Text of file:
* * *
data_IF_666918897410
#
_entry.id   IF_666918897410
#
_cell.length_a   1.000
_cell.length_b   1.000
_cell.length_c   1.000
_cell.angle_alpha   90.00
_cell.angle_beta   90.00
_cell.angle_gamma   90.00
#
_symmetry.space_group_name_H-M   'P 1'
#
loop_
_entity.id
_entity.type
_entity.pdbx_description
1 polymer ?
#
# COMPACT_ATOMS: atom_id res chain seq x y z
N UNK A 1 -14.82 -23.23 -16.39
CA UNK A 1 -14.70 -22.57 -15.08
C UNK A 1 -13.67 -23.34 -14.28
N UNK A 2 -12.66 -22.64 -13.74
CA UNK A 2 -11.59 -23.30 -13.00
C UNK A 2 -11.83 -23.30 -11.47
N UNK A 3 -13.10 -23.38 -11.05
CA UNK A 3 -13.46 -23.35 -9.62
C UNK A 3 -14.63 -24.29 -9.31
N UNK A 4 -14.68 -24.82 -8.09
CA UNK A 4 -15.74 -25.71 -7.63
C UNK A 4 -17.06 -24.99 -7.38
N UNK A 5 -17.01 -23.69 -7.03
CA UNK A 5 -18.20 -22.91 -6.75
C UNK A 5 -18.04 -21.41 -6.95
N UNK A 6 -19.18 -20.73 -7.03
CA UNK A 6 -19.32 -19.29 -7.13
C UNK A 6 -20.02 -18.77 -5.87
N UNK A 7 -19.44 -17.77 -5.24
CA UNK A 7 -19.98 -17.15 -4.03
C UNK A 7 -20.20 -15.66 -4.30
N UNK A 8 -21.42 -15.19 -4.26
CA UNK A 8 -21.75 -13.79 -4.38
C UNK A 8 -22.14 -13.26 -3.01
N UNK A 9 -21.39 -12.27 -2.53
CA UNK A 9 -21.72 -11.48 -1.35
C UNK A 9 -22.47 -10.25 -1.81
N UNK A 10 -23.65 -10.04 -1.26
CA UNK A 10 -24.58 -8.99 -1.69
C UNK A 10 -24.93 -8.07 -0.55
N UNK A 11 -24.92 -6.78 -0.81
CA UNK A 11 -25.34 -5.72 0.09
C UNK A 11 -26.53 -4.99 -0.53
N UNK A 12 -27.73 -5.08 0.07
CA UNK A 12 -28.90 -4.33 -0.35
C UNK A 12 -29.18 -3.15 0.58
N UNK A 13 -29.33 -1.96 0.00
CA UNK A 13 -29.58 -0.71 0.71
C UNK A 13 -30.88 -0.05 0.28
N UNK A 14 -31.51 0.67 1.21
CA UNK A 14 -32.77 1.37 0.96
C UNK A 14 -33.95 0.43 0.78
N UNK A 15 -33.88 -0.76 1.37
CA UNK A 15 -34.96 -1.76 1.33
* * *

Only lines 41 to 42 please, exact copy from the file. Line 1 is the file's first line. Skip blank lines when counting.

C UNK A 7 -20.20 -15.66 -4.30
N UNK A 8 -21.42 -15.19 -4.26